Cincinnati, Ohio-area Chatsworth Jacobs and his family spent the last few days at Lake Manawa as they returned from a road trip to Yellowstone National Park and the village of Colter Bay in Wyoming. Having stayed at several state parks across the country, Jacobs said it was one of the best experiences he’s had, noting the modern amenities and nearby beach and playground for kids. . They had a spot right by the water and it complimented the sites space.

“It’s a great campground,” he said. “We will look to stay here whenever we travel west again.”

James Thomas, a Council Bluffs resident who just spent the last week at the new campground, provided a review in the Council Bluffs Facebook discussion group.

“The campground was full not only of RVs, but there were several tent campers,” he said. “The campsites are huge, you’re not crammed on top of each other.”

The amateur photographer said wildlife was everywhere.

“Sitting under the canopy relaxed in the shade, you could hear the barred owls calling to each other in the morning and evening,” Thomas said. “A short walk on a trail and you would see them. Every afternoon, I observed an eagle, a vulture and a kestrel flying or roosting in the trees. The trees were full of songbirds.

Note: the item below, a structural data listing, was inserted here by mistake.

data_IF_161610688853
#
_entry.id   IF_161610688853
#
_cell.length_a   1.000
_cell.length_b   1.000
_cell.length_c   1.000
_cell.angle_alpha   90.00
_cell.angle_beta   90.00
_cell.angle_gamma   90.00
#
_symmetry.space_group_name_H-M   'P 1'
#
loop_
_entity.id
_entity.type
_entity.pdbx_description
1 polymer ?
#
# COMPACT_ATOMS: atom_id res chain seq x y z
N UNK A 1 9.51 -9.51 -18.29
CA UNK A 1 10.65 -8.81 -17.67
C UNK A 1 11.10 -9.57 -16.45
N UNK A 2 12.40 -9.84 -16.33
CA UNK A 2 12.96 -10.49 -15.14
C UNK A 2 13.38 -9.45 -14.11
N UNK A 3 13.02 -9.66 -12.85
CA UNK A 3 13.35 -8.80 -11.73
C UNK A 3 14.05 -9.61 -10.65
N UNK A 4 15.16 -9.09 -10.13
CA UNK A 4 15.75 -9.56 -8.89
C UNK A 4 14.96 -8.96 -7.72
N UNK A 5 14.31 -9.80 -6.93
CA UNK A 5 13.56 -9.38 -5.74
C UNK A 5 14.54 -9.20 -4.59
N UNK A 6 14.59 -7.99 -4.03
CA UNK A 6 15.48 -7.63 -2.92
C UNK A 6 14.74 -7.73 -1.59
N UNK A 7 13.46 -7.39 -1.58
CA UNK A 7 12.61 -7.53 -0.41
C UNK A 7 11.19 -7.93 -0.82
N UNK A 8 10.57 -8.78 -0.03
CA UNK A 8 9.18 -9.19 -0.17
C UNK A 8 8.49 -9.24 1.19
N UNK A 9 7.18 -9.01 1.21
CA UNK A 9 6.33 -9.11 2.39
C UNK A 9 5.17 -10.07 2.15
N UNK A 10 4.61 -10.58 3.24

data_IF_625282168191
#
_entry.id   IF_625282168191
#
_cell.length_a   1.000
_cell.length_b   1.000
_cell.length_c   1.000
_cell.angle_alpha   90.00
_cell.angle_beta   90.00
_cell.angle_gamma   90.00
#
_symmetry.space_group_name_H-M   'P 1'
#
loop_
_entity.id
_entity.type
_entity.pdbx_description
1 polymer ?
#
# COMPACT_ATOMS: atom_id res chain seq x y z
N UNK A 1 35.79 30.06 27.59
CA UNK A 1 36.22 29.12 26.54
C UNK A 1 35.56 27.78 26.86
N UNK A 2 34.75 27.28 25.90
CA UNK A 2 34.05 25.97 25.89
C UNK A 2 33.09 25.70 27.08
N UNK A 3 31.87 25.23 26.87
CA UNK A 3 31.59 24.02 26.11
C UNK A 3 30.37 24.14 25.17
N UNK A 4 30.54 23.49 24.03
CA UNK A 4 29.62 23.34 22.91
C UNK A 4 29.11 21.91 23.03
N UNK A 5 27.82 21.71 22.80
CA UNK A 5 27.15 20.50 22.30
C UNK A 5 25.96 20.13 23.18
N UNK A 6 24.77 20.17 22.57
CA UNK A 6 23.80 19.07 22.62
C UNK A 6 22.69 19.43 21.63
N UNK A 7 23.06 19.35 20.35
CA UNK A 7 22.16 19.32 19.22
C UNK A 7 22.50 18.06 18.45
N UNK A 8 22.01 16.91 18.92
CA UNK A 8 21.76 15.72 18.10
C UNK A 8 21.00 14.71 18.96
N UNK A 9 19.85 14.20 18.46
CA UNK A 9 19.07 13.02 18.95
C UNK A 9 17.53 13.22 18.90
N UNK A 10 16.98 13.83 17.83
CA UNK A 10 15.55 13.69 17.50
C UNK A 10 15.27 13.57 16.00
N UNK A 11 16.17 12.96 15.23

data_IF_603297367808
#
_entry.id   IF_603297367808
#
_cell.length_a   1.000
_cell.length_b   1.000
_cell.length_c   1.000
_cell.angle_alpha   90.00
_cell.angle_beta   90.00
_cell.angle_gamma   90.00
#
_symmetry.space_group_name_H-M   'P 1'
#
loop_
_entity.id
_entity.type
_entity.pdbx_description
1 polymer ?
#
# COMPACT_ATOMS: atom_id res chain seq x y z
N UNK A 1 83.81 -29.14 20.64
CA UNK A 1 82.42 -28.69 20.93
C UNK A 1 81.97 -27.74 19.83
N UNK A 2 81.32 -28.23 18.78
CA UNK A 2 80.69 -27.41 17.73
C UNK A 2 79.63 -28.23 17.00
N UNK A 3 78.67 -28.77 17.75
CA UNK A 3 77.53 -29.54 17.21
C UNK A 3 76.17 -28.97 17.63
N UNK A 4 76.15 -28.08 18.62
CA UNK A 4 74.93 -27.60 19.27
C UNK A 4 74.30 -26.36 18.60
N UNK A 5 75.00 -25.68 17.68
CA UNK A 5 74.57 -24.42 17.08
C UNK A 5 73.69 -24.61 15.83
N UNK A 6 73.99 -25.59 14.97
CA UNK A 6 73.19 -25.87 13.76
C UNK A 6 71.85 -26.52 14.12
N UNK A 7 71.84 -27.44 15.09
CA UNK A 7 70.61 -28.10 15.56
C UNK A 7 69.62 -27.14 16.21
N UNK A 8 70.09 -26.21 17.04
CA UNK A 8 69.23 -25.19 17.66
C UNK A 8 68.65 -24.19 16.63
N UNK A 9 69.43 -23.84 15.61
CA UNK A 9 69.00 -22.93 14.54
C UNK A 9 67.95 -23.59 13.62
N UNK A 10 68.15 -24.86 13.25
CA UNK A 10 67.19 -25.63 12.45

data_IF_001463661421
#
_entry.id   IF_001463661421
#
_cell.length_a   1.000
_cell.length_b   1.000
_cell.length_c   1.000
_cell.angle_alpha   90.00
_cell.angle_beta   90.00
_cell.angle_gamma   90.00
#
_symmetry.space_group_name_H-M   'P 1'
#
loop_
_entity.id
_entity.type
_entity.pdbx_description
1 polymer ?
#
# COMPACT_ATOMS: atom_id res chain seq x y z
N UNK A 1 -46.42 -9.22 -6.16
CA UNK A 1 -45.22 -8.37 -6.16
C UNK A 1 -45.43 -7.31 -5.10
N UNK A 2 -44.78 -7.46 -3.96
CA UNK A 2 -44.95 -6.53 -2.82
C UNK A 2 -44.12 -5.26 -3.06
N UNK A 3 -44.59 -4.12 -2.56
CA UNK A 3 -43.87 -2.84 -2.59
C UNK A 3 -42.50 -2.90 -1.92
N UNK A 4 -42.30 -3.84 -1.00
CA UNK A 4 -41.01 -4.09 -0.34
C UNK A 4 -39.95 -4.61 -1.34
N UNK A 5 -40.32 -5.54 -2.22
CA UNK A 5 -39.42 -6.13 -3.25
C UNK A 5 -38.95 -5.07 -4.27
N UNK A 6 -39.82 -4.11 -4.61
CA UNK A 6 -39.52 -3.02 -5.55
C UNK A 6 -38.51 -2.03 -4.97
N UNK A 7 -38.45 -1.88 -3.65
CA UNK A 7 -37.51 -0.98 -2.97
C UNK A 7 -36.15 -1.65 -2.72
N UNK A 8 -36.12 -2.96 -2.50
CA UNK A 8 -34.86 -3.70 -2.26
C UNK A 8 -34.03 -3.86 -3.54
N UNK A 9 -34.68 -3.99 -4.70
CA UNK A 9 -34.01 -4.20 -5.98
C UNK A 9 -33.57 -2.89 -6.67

Out-of-State User Permit Required for Lake Manawa and Waubonsie State Parks

The Iowa Legislature extended the out-of-state user permit requirement for Lake Manawa and Waubonsie State Parks through December 31, 2025. The law also changes the expiration date of annual permits for one year from the date of purchase, at the end of the calendar year.

Annual permits purchased from January 1 to June 30, 2022 will be honored until 2023 and will expire one year from the date of purchase. Annual permits purchased from July 1 will be valid until the end of 2022.

The daily permit for foreign visitors costs $5 and an annual permit costs $40. Daily passes can be purchased at pay stations throughout the park. Those with a camping reservation do not need the out-of-state use permit.

More information can be found at iowadnr.gov/Places-to-Go/Nonresident-Vehicle-Entrance-Permits.